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I’m grateful that SAP is taking these steps (see related article, Collaboration). As you can see from the roadmap above, it’s unlikely that all of our concerns will be addressed by the time of 4.1 GA. But like the SAP Lumira team, the Promotion Management team will be taking small steps with each minor release and not making us wait for a major one.

With Promotion Management working better than ever, perhaps I’ll earn a promotion, too.

How do you feel about SAP’s recent announcements about Promotion Management?

Do I Feel Lucky? Musings on Promotion Management

Do you feel lucky? Well, do ya, punk?

Nothing as exhilarating as having all eyes of the project team on you as you use Promotion Management (formerly known as Lifecycle Manager) to move SAP BusinessObjects universes and reports into production at the 11th hour.

Do you feel lucky?

I know what you’re thinking. “Did he create six Web Intelligence reports or only five?” Well, to tell you the truth, in all this excitement I kind of lost track myself. But being as this is Promotion Management, the lifecycle management tool for the most powerful business intelligence suite in the world, and would blow your promotion job clean off, you’ve got to ask yourself one question: Do I feel lucky?

Well, do ya, punk?

Today when I create and run a Promotion Management job, I get nervous, say a prayer, and hope I get lucky. I’m currently helping a customer apply a patch from BI 4.0 Support Pack 5 Patch 6 to Support Pack 6. Unfortunately, Promotion Management does not correctly calculate linked universe dependencies and the core universe does not get promoted to its proper destination (refer to SAP KB 1767657 for details). The issue was corrected in Support Pack 4 Patch 4; however, that patch- and many others- was forward fit to SP6 (refer to SAP BusinessObjects maintenance schedule and forward fit plan), not to SP5.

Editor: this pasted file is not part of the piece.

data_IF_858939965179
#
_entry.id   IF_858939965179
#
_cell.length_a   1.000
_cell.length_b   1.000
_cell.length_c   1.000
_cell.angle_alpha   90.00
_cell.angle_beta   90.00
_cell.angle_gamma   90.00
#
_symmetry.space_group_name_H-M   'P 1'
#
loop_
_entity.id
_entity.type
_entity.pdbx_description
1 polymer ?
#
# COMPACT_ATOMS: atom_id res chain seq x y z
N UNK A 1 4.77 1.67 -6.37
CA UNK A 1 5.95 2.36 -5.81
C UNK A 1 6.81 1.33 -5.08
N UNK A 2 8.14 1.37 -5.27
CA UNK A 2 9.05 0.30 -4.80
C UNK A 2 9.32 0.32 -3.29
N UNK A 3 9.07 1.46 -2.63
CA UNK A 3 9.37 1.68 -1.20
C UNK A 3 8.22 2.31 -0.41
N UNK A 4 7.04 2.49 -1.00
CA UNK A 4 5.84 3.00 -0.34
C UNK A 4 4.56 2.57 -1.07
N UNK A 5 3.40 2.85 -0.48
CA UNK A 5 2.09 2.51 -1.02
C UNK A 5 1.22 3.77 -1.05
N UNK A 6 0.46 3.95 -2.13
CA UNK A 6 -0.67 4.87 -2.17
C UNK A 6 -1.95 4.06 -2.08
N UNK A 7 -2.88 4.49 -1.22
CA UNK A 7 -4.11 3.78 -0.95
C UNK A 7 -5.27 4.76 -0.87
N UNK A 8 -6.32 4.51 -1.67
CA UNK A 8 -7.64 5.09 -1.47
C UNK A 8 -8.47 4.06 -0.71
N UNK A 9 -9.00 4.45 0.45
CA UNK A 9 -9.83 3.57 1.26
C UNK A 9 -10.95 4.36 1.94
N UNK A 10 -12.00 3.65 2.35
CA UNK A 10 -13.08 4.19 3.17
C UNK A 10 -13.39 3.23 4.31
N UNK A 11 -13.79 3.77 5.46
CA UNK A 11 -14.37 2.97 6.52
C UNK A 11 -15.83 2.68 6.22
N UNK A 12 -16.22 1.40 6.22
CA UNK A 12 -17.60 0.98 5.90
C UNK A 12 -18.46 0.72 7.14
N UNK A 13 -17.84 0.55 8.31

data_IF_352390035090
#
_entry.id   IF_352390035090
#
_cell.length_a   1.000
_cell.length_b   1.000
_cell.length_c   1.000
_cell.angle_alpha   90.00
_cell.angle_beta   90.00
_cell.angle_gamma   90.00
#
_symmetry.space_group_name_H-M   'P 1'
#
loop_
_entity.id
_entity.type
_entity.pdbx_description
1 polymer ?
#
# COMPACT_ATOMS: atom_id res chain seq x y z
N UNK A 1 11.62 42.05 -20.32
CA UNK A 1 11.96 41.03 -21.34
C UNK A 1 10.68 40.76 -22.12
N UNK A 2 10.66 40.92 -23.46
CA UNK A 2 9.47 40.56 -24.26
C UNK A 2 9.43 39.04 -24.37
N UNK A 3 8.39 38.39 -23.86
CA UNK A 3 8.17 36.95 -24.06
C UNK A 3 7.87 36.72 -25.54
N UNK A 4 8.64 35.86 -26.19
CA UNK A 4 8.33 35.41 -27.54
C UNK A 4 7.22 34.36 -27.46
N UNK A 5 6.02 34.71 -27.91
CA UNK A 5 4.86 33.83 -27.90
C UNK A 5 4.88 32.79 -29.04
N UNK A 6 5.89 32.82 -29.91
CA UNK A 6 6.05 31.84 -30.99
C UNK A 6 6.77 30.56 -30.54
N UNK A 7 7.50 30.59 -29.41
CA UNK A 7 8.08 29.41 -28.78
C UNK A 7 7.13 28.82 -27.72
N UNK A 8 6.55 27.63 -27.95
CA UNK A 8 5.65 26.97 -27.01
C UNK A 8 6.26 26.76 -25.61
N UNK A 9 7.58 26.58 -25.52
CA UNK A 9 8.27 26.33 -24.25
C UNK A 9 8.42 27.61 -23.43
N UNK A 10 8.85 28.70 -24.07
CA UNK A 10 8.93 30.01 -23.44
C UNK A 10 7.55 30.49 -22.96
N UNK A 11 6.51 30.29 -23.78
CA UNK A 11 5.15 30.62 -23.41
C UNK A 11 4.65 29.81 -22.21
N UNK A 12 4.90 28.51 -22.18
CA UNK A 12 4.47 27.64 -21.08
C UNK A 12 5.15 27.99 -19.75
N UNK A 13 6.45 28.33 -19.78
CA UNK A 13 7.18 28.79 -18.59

Let’s hope that SAP BusinessObjects Business Intelligence 4.1– which was released to customers (RTC) and into ramp-up this week- brings some improvements to the promotion management process when it goes into general availability (GA), expected in late Q3 2013.

Business Objects Lifecycle Manager – first impressions

My first impressions of LifeCycle Manager for SAP BusinessObjects Enterprise XI 3.1

One of the most anticipated features of BusinessObjects Enterprise XI 3.1 is the new LifeCycle Manager (LCM). In its first iteration, LCM is a separate web-based application from the CMC. According to David Brockington, who presented a breakout at the recent Global BusinessObjects Network user conference, the next release of BusinessObjects Enterprise (XI 3.2?, XI 4.0?, nobody’s telling) will integrate LCM into the Central Management Console as well as introduce additional features and platform support that just couldn’t fit into the inaugural release.

Getting Started with LCM